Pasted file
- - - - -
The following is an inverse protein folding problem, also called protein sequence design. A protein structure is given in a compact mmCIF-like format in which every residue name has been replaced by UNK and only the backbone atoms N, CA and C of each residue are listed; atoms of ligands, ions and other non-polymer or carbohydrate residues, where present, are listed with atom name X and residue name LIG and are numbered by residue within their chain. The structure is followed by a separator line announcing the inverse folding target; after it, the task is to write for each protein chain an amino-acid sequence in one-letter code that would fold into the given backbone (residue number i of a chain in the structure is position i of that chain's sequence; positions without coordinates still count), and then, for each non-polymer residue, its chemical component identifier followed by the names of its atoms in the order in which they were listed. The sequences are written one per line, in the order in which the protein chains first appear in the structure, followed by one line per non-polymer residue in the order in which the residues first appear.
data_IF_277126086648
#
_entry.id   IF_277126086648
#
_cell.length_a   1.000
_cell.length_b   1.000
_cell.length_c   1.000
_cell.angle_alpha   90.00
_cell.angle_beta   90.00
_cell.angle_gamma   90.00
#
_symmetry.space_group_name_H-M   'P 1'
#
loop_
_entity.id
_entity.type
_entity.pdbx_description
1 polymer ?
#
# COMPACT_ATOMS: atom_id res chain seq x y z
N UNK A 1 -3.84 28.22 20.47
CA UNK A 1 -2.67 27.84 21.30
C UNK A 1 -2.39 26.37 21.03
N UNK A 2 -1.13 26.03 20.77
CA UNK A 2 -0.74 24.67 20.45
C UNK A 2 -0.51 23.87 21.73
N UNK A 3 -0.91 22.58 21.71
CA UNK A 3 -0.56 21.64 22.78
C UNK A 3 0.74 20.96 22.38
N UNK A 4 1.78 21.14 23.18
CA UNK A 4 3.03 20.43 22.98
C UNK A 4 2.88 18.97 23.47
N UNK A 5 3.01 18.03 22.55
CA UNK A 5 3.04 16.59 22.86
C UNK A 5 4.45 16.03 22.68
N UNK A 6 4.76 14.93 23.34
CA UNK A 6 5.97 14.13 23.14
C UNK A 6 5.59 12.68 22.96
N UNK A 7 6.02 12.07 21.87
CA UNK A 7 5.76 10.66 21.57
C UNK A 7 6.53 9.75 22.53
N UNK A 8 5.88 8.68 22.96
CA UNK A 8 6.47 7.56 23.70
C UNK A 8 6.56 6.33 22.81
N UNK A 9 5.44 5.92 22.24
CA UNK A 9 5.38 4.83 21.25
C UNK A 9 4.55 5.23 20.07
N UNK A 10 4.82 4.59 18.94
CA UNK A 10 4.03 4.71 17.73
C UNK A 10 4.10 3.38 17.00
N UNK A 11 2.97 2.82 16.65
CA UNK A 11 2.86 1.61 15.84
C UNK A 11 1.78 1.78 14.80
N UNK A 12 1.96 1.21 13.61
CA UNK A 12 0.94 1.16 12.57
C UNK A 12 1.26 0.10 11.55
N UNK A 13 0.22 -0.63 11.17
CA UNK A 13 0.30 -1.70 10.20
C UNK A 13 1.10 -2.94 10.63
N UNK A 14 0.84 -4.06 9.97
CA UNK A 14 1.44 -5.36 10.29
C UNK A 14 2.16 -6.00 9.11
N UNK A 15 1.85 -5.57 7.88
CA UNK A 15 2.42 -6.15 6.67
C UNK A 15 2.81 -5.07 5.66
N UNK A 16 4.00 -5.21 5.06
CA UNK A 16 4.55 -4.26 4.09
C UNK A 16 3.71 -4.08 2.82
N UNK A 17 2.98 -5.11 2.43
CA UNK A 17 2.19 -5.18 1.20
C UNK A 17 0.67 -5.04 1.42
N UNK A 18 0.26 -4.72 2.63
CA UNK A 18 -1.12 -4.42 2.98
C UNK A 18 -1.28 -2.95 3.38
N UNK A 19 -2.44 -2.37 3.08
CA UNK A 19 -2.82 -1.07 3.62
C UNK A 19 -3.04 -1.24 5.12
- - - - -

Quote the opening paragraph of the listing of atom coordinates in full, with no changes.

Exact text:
The following is an inverse protein folding problem, also called protein sequence design. A protein structure is given in a compact mmCIF-like format in which every residue name has been replaced by UNK and only the backbone atoms N, CA and C of each residue are listed; atoms of ligands, ions and other non-polymer or carbohydrate residues, where present, are listed with atom name X and residue name LIG and are numbered by residue within their chain. The structure is followed by a separator line announcing the inverse folding target; after it, the task is to write for each protein chain an amino-acid sequence in one-letter code that would fold into the given backbone (residue number i of a chain in the structure is position i of that chain's sequence; positions without coordinates still count), and then, for each non-polymer residue, its chemical component identifier followed by the names of its atoms in the order in which they were listed. The sequences are written one per line, in the order in which the protein chains first appear in the structure, followed by one line per non-polymer residue in the order in which the residues first appear.